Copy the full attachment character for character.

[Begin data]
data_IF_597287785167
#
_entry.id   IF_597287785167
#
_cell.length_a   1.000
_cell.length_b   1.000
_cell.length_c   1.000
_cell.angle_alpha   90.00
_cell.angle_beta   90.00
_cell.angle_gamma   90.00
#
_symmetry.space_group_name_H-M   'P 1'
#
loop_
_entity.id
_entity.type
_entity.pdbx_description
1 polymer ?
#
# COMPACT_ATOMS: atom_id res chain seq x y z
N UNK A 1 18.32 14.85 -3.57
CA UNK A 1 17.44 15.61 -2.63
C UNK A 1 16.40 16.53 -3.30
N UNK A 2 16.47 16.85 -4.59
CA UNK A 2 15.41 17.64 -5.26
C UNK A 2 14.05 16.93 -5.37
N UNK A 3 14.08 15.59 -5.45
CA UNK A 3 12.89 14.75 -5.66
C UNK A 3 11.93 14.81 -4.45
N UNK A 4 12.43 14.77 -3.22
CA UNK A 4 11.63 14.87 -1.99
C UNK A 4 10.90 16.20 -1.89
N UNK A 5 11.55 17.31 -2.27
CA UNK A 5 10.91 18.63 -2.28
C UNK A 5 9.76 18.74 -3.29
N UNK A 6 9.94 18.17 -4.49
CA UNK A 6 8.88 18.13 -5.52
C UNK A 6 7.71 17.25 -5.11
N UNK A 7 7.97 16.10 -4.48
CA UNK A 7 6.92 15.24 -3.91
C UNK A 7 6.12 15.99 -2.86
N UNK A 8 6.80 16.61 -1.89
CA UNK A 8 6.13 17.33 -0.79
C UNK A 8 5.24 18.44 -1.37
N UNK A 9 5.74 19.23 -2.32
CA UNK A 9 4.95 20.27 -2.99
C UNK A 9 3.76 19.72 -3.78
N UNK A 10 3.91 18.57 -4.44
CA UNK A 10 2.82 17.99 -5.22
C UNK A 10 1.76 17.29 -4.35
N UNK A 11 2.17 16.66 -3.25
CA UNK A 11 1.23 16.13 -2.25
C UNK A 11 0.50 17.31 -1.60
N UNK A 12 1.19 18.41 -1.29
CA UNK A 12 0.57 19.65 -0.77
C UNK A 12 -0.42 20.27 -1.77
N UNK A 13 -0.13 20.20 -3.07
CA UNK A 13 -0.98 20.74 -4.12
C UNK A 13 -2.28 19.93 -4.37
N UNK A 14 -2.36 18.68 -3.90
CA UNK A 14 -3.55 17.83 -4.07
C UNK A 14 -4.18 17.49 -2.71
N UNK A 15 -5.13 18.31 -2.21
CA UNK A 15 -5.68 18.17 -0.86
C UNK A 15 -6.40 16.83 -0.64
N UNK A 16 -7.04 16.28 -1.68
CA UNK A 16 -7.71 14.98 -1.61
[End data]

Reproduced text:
data_IF_597287785167
#
_entry.id   IF_597287785167
#
_cell.length_a   1.000
_cell.length_b   1.000
_cell.length_c   1.000
_cell.angle_alpha   90.00
_cell.angle_beta   90.00
_cell.angle_gamma   90.00
#
_symmetry.space_group_name_H-M   'P 1'
#
loop_
_entity.id
_entity.type
_entity.pdbx_description
1 polymer ?
#
# COMPACT_ATOMS: atom_id res chain seq x y z
N UNK A 1 18.32 14.85 -3.57
CA UNK A 1 17.44 15.61 -2.63
C UNK A 1 16.40 16.53 -3.30
N UNK A 2 16.47 16.85 -4.59
CA UNK A 2 15.41 17.64 -5.26
C UNK A 2 14.05 16.93 -5.37
N UNK A 3 14.08 15.59 -5.45
CA UNK A 3 12.89 14.75 -5.66
C UNK A 3 11.93 14.81 -4.45
N UNK A 4 12.43 14.77 -3.22
CA UNK A 4 11.63 14.87 -1.99
C UNK A 4 10.90 16.20 -1.89
N UNK A 5 11.55 17.31 -2.27
CA UNK A 5 10.91 18.63 -2.28
C UNK A 5 9.76 18.74 -3.29
N UNK A 6 9.94 18.17 -4.49
CA UNK A 6 8.88 18.13 -5.52
C UNK A 6 7.71 17.25 -5.11
N UNK A 7 7.97 16.10 -4.48
CA UNK A 7 6.92 15.24 -3.91
C UNK A 7 6.12 15.99 -2.86
N UNK A 8 6.80 16.61 -1.89
CA UNK A 8 6.13 17.33 -0.79
C UNK A 8 5.24 18.44 -1.37
N UNK A 9 5.74 19.23 -2.32
CA UNK A 9 4.95 20.27 -2.99
C UNK A 9 3.76 19.72 -3.78
N UNK A 10 3.91 18.57 -4.44
CA UNK A 10 2.82 17.99 -5.22
C UNK A 10 1.76 17.29 -4.35
N UNK A 11 2.17 16.66 -3.25
CA UNK A 11 1.23 16.13 -2.25
C UNK A 11 0.50 17.31 -1.60
N UNK A 12 1.19 18.41 -1.29
CA UNK A 12 0.57 19.65 -0.77
C UNK A 12 -0.42 20.27 -1.77
N UNK A 13 -0.13 20.20 -3.07
CA UNK A 13 -0.98 20.74 -4.12
C UNK A 13 -2.28 19.93 -4.37
N UNK A 14 -2.36 18.68 -3.90
CA UNK A 14 -3.55 17.83 -4.07
C UNK A 14 -4.18 17.49 -2.71
N UNK A 15 -5.13 18.31 -2.21
CA UNK A 15 -5.68 18.17 -0.86
C UNK A 15 -6.40 16.83 -0.64
N UNK A 16 -7.04 16.28 -1.68
CA UNK A 16 -7.71 14.98 -1.61